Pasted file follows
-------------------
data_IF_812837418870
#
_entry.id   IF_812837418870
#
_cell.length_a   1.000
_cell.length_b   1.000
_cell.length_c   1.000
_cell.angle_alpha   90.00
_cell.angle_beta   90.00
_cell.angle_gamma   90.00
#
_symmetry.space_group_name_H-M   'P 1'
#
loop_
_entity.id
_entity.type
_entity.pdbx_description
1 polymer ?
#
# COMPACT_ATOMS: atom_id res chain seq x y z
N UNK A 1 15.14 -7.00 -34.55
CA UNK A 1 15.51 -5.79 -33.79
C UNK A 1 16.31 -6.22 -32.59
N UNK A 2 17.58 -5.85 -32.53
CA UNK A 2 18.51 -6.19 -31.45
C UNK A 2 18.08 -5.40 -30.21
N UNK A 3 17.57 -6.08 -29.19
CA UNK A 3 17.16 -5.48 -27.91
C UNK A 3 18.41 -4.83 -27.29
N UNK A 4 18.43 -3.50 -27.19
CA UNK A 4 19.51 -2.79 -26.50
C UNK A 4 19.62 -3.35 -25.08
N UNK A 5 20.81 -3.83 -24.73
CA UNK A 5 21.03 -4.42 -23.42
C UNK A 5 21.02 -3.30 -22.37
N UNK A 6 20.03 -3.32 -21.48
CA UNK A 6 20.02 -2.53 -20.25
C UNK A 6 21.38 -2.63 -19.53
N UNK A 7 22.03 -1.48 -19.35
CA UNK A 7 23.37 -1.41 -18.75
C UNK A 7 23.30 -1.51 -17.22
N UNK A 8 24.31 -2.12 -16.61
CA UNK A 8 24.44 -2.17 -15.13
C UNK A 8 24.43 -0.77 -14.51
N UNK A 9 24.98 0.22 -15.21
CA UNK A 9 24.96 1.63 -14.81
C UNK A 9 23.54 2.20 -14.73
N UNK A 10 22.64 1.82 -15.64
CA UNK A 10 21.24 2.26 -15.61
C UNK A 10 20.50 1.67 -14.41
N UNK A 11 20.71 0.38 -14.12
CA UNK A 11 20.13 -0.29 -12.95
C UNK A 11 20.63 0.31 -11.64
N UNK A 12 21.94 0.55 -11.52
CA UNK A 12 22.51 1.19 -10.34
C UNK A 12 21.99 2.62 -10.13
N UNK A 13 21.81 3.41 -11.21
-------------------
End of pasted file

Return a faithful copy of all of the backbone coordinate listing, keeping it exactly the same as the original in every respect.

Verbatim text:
data_IF_812837418870
#
_entry.id   IF_812837418870
#
_cell.length_a   1.000
_cell.length_b   1.000
_cell.length_c   1.000
_cell.angle_alpha   90.00
_cell.angle_beta   90.00
_cell.angle_gamma   90.00
#
_symmetry.space_group_name_H-M   'P 1'
#
loop_
_entity.id
_entity.type
_entity.pdbx_description
1 polymer ?
#
# COMPACT_ATOMS: atom_id res chain seq x y z
N UNK A 1 15.14 -7.00 -34.55
CA UNK A 1 15.51 -5.79 -33.79
C UNK A 1 16.31 -6.22 -32.59
N UNK A 2 17.58 -5.85 -32.53
CA UNK A 2 18.51 -6.19 -31.45
C UNK A 2 18.08 -5.40 -30.21
N UNK A 3 17.57 -6.08 -29.19
CA UNK A 3 17.16 -5.48 -27.91
C UNK A 3 18.41 -4.83 -27.29
N UNK A 4 18.43 -3.50 -27.19
CA UNK A 4 19.51 -2.79 -26.50
C UNK A 4 19.62 -3.35 -25.08
N UNK A 5 20.81 -3.83 -24.73
CA UNK A 5 21.03 -4.42 -23.42
C UNK A 5 21.02 -3.30 -22.37
N UNK A 6 20.03 -3.32 -21.48
CA UNK A 6 20.02 -2.53 -20.25
C UNK A 6 21.38 -2.63 -19.53
N UNK A 7 22.03 -1.48 -19.35
CA UNK A 7 23.37 -1.41 -18.75
C UNK A 7 23.30 -1.51 -17.22
N UNK A 8 24.31 -2.12 -16.61
CA UNK A 8 24.44 -2.17 -15.13
C UNK A 8 24.43 -0.77 -14.51
N UNK A 9 24.98 0.22 -15.21
CA UNK A 9 24.96 1.63 -14.81
C UNK A 9 23.54 2.20 -14.73
N UNK A 10 22.64 1.82 -15.64
CA UNK A 10 21.24 2.26 -15.61
C UNK A 10 20.50 1.67 -14.41
N UNK A 11 20.71 0.38 -14.12
CA UNK A 11 20.13 -0.29 -12.95
C UNK A 11 20.63 0.31 -11.64
N UNK A 12 21.94 0.55 -11.52
CA UNK A 12 22.51 1.19 -10.34
C UNK A 12 21.99 2.62 -10.13
N UNK A 13 21.81 3.41 -11.21